October 28, 2020

Lobbyists planning to lobby in 2021 and 2022 can complete their registration for the next biennium now. 

State law requires registered lobbyists to file a new registration statement every two years. The deadline is the second Monday in January of odd-numbered years. Failure to do so terminates the lobbyist’s registration. 

Before lobbyists register for the new biennium, they must certify that they have taken Read more

October 21, 2020

Your election campaign or political committee may wish to have a fundraiser with other candidates or committees. That’s OK. You just need to pay attention to a few details. 

A candidate’s campaign can’t donate to another candidate or to a political committee. One exception: You can donate surplus funds to a party committee. 

Any expenses for the joint Read more

October 15, 2020

We’re now in the 21 days before the general election. 

During these 21 days, campaigns for candidates on the general election ballot may not accept more than $5,000 from any donor, even the candidate (An exception: the state committee of a major or minor political party may give more). Registered political committees may not accept more than that either —  except for committees that support or oppose a ballot measure.

October 9, 2020

Any expenditure that is not directly related to the candidate’s election campaign is prohibited.

Candidate campaign contributions may not be used to defray non-reimbursed expenses related to public office, or for charitable donations, club memberships, newspaper subscriptions, constituent gifts and entertainment or other miscellaneous expenses that are not directly campaign- related.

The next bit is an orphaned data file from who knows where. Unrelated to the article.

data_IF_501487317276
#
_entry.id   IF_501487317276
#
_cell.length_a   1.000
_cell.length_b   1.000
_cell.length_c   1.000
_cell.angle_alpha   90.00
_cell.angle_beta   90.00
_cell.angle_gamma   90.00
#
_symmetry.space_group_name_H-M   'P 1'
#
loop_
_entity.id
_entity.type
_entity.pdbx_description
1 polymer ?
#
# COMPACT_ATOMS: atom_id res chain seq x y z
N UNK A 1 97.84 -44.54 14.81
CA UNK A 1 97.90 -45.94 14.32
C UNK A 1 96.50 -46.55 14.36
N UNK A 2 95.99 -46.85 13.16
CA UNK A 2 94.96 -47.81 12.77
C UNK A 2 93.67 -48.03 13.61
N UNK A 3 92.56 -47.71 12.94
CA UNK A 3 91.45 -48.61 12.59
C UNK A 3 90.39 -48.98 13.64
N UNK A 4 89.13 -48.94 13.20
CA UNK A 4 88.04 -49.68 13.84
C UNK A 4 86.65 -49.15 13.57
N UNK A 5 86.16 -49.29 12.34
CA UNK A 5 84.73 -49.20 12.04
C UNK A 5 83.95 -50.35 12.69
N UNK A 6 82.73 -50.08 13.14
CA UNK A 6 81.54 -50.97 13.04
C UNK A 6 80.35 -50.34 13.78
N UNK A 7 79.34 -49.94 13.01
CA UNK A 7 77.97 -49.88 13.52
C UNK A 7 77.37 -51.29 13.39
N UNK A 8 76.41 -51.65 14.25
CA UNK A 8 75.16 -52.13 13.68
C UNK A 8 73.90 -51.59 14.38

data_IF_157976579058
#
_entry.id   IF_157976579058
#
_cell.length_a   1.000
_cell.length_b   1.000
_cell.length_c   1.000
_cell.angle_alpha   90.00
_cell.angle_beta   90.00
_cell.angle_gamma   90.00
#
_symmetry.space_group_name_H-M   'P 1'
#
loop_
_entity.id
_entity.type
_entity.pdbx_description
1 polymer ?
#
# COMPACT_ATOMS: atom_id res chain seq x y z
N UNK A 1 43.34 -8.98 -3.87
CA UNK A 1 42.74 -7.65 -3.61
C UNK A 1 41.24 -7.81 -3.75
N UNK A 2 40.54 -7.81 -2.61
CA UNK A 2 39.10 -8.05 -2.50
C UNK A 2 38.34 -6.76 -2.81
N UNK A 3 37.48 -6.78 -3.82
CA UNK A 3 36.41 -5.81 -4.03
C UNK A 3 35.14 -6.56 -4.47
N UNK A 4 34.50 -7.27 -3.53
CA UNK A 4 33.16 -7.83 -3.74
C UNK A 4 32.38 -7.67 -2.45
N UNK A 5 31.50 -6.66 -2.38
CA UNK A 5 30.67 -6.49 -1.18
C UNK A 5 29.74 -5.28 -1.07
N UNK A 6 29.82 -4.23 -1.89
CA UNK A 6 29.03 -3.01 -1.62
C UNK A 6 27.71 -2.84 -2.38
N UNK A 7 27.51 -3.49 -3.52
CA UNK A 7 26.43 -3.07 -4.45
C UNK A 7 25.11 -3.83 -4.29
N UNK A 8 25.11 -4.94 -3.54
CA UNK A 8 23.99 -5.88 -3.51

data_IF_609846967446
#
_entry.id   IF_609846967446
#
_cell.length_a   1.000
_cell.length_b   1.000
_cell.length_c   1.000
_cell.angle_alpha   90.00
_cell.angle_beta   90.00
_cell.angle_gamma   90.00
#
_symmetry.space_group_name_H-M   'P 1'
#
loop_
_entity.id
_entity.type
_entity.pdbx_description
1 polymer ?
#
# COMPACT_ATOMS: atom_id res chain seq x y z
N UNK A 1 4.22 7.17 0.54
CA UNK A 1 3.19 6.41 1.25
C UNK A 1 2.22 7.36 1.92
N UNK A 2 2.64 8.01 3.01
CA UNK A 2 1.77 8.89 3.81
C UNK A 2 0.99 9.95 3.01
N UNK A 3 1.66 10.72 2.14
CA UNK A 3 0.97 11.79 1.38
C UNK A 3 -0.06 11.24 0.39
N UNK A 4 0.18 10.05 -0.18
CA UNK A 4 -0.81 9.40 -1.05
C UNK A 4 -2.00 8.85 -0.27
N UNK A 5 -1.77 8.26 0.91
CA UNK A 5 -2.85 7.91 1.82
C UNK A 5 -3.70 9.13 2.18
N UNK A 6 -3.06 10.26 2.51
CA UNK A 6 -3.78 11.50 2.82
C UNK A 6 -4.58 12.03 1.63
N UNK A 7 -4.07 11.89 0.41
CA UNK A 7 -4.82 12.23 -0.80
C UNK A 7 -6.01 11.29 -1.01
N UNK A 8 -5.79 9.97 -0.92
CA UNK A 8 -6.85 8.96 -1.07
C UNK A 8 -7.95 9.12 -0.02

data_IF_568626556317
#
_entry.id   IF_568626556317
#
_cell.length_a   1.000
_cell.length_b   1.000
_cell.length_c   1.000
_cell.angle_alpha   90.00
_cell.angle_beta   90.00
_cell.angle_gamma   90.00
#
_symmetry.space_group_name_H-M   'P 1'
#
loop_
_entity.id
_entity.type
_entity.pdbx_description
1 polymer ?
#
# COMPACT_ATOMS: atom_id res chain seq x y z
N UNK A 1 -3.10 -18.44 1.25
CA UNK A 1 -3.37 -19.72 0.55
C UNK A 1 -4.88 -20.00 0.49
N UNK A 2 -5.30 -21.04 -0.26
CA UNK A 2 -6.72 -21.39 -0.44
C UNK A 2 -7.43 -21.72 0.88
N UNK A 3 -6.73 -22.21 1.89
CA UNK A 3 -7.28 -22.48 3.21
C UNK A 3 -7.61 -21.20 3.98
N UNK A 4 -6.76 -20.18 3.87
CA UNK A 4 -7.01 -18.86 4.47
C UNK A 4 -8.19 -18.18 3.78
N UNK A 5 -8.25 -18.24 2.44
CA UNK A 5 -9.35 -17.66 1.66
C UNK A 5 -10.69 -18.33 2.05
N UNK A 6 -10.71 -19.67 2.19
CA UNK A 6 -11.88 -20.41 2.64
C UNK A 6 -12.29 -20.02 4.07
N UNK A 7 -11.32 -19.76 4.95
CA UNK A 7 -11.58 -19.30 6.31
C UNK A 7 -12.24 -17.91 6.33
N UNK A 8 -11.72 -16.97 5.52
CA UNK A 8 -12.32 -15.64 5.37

Campaign contributions may be used to cover earnings lost as a result of Read more

October 1, 2020

If you choose full reporting, then any money that you contribute to or spend on your campaign must be reported – even if you accept no donations from anyone else. 

There are several scenarios: 

  1. Your funds go into the campaign bank account and the campaign wants the option to pay you back. 
  2. Your funds go into the campaign bank account and there will be no repayment to you. 
  3. You spend your own money on the campaign, Read more
September 23, 2020

Don’t get caught having to re-enter all your ORCA data if your computer hard drive crashes or you lose your laptop. ORCA data that you enter is only stored on your machine. The PDC retains only the completed reports you file with ORCA, not the data you entered to create those reports. If you lose your data, you will most likely have to re-create the entire campaign.  

We suggest you regularly create a backup and keep your data for five years after the campaign ends. Read more

September 16, 2020


A political committee that wants to contribute to a candidate running for the Legislature or one of the state executive positions (governor, attorney general, state auditor, etc.) must be able to show Read more